In the readings from this module, a few references were made to UNESCO’s recognition of traditional knowledge. This link not only provides a description of the significance and objectives states should consider developing, but also offers teaching activities to develop understanding.

Source 3: What is traditional knowledge?

This page was of interest to me because not only does it compare the role of elders to libraries, but it also talks about the different roles that men, women and children play in developing knowledge and how this links to science. For instance, women are the primary collectors of plants, seeds and medicines, so they are “the keepers” of certain knowledge regarding biodiversity.

Source 4: Global Justice Ecology Project

I think this site could be a really helpful resource. This group works in partnership with groups around the world to support self-determination through developing climate justice.

Source 5: Toward an Understanding of Ecology of Indigenous Education

This article appealed to me because it is by an indigenous author who talks about the challenges of incorporating traditional knowledge, specifically with regard to ecology. What I also appreciated about this article is the author’s accounts of her childhood experience regarding spiritual ecology and how this is linked to ceremony. Some insights into her experience offer a glimpse into a culture that I have very little experience with.

Module 3 Resources (Lindsay Spencer)

Throughout Module 3, I was struck by the term “decolonization” and what educators can do to respond to existing structures within society. As such, I chose to focus my research in this module around changes to curriculum, particularly regarding the incorporation of indigenous languages.

Resource #1: “Decolonizing the curriculum: it’s time for a strategy”

I found this article useful because first, it reminds us that this changes to curriculum are not specific to Canada but rather, a challenge that exists in numerous places throughout the globe as a result of imperialism. Second, it breaks down the challenges and necessary changes that need to take place. Ultimately, it leaves us with a note, or a call to action. Unless a policy change is made soon, content and educational strategies will be no different in 10 years- this is not something that we can wait to change organically.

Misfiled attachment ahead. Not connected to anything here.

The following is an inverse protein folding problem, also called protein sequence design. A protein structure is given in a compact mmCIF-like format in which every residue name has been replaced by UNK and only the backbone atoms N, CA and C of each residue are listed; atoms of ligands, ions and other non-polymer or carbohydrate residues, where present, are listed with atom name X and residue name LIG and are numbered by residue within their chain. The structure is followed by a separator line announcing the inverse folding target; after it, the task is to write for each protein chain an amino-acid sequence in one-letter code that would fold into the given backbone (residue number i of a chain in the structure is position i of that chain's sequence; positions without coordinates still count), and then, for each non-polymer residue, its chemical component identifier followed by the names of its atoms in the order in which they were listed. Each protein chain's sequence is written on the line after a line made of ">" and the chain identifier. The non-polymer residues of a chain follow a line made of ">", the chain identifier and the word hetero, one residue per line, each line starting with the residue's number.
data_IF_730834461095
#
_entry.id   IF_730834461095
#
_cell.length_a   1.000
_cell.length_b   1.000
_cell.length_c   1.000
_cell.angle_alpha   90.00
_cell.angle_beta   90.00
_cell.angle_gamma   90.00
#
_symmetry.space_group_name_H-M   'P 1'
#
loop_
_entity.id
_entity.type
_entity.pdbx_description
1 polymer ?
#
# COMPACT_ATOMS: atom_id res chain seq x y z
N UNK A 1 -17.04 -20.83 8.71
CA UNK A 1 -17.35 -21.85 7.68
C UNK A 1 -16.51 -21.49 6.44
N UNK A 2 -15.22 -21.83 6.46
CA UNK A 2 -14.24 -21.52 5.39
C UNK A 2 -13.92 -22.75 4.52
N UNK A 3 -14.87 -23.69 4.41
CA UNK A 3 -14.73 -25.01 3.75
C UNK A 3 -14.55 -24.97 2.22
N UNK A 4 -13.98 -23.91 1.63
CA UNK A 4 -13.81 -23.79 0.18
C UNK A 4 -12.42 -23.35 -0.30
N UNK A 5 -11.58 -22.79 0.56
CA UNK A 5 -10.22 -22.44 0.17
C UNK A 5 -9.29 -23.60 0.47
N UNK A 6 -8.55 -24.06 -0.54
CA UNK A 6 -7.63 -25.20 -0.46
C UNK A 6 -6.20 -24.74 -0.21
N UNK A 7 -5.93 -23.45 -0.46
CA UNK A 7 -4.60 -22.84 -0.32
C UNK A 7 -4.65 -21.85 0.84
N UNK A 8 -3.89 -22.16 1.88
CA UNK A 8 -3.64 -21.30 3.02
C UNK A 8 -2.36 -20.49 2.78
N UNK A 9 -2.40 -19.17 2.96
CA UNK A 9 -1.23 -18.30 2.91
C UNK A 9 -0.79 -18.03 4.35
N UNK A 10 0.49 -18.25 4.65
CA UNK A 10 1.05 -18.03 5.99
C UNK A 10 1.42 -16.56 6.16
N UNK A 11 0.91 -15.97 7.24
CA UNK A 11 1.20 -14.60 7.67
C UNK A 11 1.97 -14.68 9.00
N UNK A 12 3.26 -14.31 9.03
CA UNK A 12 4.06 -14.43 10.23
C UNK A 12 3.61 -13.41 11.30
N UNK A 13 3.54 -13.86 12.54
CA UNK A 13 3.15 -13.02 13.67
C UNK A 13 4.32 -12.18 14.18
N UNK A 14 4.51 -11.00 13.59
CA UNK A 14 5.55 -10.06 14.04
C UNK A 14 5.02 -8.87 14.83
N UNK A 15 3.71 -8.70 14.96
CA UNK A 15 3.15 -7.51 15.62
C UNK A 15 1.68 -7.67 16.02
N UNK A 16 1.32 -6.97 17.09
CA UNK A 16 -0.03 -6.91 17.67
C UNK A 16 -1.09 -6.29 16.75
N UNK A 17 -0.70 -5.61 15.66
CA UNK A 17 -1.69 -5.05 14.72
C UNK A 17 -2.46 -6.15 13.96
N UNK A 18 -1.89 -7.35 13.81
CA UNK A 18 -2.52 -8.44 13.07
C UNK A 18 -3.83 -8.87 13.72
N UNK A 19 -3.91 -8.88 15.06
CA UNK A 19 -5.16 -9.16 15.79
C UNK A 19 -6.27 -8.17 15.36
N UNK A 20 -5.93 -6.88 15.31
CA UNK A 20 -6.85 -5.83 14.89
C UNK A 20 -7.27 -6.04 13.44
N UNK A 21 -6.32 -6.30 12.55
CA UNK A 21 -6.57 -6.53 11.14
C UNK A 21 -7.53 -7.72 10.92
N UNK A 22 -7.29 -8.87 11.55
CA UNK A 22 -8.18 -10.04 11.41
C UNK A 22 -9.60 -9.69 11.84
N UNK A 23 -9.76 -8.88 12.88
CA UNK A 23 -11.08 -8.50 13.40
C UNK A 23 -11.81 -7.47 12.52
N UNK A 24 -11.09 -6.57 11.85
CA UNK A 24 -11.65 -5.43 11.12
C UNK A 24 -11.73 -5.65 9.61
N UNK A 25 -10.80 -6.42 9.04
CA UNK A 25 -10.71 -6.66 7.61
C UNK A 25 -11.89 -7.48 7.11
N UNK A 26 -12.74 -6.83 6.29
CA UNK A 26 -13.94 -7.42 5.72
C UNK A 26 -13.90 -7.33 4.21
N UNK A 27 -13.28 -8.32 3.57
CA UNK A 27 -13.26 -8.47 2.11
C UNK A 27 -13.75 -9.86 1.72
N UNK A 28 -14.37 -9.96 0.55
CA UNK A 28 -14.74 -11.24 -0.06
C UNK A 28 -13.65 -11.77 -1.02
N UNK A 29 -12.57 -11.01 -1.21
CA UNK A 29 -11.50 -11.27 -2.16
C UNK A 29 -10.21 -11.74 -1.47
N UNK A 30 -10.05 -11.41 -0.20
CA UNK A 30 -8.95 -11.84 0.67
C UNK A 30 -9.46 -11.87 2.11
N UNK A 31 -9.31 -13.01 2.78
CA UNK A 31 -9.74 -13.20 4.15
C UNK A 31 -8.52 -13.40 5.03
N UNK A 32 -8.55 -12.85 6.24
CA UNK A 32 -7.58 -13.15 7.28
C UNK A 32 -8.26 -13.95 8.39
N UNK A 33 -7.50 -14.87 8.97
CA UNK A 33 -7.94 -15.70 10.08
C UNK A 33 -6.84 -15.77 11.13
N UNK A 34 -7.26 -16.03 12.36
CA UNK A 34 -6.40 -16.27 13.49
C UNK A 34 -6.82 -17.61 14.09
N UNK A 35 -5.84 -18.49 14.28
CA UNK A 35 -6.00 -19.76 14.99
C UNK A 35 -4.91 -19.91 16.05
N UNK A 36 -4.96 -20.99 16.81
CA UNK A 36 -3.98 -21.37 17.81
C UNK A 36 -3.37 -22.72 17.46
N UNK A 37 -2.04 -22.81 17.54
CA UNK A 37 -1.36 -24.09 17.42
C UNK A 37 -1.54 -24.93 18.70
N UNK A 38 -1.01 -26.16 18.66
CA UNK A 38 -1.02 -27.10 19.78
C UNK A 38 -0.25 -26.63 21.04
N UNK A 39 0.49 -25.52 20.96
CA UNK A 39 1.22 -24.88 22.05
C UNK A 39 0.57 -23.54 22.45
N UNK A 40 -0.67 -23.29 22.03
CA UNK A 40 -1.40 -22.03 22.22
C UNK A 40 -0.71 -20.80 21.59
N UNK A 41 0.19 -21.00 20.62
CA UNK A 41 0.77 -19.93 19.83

Resource #2: “Indigenous principles decolonizing teacher education: What we have learned”

This resource outlines the need for change within post-secondary teacher education programs by using the Lil’wat principles as a reference for guidance. When I reflect on my own experience in the B.Ed program, I was not equipped with the skills nor understanding to inform my practice with regarding to indigenous ways of knowing. With this in mind, how can I appropriately respond to the changes in the new curriculum? I certainly have a lot of work to do to catch up. In any case, this resource outlines where distinctions need to be made. What was of particular interest to me is the comparison of Euro-American and Indigenous ways of knowing.

Resource #3: “First Nations Languages and Improving Student Outcomes”

This paper was submitted to the Assembly of First Nations and demonstrates that there is a positive correlation between teaching students in their native language and their performance in school. The paper outlines international efforts to combat the disappearance of indigenous languages all over the world. What I found most interesting was the argument concerning immersion programs. Rather than simply offering a class in a language specific to a community,bilingual immersion programs where students learn in both English and their community’s language rendered positive results. These positive results were not just specific to their academic performance but also student engagement, self-esteem and cultural identity.

Resource #4: “What more schools need to teach bilingual education to indigenous children”

This article was published recently (June 2017) to voice the need for teaching indigenous children in bilingual environments. The argument in this article echos the ideas in my third resource. However, it also notes that the significance of this strategy was first recognized in the 1960s. Unfortunately however, due to a lack of qualified teachers and the need for community support, establishing these kinds of programs has been difficult. The article finishes with a call to support more action and investment in Aboriginal education in Australia.

Resource #5: National Geographic- Enduring Voices Project

This resources is a little different from those I have noted above. National Geographic has formed a project to digitally archive language in an attempt to combat the disappearance of indigenous languages throughout the globe. This might me a useful resource moving forward- particularly in our classrooms as we seek to improve our understanding of various communities.